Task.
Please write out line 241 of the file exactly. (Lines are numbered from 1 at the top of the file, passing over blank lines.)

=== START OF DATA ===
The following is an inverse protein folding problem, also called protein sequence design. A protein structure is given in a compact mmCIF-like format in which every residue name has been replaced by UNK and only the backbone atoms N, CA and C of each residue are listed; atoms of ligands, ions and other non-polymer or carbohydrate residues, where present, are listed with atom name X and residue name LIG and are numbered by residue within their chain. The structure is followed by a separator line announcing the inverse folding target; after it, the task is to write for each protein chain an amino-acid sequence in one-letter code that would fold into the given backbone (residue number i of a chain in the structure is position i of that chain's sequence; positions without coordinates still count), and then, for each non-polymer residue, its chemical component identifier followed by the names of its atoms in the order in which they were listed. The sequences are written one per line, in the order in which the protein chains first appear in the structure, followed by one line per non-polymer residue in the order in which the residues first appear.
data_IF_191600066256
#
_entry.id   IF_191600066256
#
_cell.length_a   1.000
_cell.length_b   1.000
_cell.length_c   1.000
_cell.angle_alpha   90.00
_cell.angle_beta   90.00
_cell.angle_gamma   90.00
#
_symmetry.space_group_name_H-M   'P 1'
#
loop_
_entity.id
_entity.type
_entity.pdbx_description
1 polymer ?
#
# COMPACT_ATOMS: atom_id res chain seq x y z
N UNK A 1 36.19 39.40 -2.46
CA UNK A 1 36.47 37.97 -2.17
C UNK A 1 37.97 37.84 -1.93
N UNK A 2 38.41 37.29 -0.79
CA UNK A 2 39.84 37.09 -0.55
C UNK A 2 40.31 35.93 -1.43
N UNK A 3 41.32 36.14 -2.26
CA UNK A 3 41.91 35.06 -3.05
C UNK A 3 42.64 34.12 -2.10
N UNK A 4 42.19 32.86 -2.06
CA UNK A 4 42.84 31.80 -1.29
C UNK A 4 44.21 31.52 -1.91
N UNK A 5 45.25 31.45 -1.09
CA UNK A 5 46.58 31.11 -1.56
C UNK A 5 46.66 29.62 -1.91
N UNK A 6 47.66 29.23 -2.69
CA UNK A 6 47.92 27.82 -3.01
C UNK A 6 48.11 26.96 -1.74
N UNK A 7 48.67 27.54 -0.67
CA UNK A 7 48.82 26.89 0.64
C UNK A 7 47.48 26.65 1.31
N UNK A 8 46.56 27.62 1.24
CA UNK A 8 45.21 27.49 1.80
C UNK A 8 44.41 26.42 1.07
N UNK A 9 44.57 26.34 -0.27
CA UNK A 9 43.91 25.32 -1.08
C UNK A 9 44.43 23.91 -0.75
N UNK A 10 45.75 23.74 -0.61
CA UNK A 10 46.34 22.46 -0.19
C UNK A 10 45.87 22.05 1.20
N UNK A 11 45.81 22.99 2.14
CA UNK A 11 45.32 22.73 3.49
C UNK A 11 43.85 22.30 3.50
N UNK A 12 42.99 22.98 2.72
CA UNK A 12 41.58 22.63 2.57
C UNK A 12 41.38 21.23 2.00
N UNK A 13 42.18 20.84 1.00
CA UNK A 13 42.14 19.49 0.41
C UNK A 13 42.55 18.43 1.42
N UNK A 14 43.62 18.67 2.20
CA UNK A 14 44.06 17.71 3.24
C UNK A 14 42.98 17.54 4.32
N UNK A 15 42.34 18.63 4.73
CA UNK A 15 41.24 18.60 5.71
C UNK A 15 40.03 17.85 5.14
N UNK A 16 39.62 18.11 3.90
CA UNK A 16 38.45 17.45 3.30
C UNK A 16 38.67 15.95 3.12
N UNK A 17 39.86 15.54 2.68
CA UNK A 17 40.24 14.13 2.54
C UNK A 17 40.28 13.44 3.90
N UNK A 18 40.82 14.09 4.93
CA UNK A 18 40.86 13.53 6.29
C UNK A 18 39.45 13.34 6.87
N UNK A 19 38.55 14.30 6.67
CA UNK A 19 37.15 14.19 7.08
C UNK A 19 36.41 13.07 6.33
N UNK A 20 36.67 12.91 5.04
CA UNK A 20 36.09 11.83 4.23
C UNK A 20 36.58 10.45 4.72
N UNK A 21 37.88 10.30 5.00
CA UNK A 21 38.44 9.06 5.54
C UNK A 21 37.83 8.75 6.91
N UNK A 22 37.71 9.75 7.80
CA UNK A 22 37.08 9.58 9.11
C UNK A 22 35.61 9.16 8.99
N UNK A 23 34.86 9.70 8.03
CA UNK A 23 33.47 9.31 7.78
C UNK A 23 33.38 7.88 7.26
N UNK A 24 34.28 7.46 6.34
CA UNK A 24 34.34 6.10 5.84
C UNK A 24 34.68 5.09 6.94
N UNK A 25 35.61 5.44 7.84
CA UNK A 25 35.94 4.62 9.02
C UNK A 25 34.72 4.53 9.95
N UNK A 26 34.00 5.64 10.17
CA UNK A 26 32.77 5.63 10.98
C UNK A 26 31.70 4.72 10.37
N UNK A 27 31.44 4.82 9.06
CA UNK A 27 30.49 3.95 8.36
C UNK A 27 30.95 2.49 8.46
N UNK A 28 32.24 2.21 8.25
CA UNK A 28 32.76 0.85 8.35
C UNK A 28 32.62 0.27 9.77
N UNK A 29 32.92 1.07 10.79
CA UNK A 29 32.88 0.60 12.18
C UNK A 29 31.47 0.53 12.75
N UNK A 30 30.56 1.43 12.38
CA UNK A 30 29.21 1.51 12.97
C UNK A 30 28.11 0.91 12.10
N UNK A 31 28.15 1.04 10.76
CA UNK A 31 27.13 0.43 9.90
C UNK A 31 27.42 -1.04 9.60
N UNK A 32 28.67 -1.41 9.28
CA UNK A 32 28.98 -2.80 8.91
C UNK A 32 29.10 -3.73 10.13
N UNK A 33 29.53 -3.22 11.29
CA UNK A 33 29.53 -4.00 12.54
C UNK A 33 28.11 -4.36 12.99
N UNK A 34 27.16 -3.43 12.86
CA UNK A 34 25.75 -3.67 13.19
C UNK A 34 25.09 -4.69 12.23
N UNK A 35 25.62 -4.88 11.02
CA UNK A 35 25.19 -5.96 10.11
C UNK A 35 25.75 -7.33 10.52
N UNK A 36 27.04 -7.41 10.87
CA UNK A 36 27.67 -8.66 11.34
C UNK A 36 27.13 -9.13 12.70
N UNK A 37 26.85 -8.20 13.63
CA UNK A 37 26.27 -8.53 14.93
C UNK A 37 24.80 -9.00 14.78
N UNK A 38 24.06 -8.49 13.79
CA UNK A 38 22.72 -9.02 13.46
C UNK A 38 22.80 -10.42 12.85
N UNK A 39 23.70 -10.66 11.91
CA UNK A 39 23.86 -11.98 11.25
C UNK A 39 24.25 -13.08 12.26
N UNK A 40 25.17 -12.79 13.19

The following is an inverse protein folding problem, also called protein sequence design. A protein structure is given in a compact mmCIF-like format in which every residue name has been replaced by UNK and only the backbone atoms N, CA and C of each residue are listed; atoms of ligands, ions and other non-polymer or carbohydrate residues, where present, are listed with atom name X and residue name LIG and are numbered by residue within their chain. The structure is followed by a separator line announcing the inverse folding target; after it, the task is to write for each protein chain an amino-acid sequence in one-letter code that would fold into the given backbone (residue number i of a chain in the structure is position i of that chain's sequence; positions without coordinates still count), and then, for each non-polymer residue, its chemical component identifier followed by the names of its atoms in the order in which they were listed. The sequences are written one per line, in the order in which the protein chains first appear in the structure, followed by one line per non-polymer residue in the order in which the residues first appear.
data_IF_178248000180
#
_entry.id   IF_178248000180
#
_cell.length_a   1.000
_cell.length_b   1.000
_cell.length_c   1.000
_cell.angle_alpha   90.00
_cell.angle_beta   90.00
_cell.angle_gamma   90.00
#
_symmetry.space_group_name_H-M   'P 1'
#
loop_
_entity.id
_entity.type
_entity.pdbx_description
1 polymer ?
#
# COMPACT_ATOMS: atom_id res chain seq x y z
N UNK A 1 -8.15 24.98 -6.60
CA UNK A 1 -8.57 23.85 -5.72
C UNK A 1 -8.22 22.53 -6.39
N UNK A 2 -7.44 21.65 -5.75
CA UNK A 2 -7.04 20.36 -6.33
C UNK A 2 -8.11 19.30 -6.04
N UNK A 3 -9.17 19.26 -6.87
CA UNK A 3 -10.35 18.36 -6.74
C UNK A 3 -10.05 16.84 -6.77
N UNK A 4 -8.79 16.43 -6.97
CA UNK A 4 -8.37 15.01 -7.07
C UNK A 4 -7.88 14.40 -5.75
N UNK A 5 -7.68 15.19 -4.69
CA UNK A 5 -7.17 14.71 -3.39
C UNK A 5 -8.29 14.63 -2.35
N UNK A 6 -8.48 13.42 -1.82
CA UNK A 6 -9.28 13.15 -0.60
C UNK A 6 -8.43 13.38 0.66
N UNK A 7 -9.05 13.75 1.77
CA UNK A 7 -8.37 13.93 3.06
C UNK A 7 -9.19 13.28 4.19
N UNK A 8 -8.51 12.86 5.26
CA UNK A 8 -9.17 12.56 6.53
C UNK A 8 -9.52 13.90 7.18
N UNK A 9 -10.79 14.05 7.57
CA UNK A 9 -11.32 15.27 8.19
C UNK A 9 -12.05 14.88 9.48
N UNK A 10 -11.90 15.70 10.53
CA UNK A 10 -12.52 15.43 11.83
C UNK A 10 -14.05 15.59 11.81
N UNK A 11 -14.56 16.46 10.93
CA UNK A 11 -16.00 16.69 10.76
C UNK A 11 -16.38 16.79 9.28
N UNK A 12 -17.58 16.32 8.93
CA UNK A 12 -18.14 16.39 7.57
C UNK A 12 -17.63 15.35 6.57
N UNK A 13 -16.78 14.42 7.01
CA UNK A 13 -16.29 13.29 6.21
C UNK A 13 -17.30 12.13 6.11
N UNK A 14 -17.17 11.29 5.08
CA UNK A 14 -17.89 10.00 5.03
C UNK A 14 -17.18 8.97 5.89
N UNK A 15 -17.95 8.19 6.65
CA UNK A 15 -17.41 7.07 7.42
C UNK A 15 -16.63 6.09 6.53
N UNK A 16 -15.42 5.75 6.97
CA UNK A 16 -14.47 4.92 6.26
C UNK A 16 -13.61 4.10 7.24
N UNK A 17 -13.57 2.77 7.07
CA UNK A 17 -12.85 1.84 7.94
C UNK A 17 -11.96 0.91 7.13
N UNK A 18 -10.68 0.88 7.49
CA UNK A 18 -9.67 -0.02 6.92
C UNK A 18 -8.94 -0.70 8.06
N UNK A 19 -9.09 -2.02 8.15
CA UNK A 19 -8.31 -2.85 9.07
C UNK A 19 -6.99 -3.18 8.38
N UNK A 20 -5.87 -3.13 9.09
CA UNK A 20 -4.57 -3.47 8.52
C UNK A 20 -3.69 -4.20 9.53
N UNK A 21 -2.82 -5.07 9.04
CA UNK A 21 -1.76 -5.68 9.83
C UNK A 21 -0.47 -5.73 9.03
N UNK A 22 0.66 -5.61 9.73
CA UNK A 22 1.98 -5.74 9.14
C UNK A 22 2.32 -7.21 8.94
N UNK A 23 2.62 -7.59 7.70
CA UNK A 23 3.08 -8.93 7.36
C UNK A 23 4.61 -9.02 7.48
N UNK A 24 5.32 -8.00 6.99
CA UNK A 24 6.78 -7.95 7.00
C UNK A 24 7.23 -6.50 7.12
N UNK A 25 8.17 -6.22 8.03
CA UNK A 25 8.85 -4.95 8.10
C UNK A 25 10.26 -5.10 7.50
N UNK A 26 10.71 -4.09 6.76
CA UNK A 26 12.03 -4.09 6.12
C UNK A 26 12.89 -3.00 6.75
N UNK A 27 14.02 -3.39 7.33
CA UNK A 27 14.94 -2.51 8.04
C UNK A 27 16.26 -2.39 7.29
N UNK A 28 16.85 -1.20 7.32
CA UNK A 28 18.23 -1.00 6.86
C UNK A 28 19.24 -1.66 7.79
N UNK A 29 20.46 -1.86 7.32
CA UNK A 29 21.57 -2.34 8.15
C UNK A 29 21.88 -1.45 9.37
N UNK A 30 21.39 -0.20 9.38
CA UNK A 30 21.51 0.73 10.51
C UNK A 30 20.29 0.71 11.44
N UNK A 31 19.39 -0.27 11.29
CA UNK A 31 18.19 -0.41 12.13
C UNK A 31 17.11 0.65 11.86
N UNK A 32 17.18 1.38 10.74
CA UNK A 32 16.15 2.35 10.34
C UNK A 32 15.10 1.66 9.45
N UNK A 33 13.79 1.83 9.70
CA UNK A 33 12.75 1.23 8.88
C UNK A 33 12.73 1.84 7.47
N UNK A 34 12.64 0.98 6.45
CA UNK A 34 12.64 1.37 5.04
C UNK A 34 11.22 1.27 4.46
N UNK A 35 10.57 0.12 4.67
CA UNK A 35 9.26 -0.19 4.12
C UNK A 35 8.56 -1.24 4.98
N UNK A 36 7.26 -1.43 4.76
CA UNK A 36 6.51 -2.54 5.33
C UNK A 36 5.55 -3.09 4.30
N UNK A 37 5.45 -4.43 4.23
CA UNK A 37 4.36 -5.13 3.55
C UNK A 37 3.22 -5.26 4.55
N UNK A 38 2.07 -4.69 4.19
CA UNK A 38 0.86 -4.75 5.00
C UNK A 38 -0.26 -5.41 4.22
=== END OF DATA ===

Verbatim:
C UNK A 27 16.26 -2.39 7.29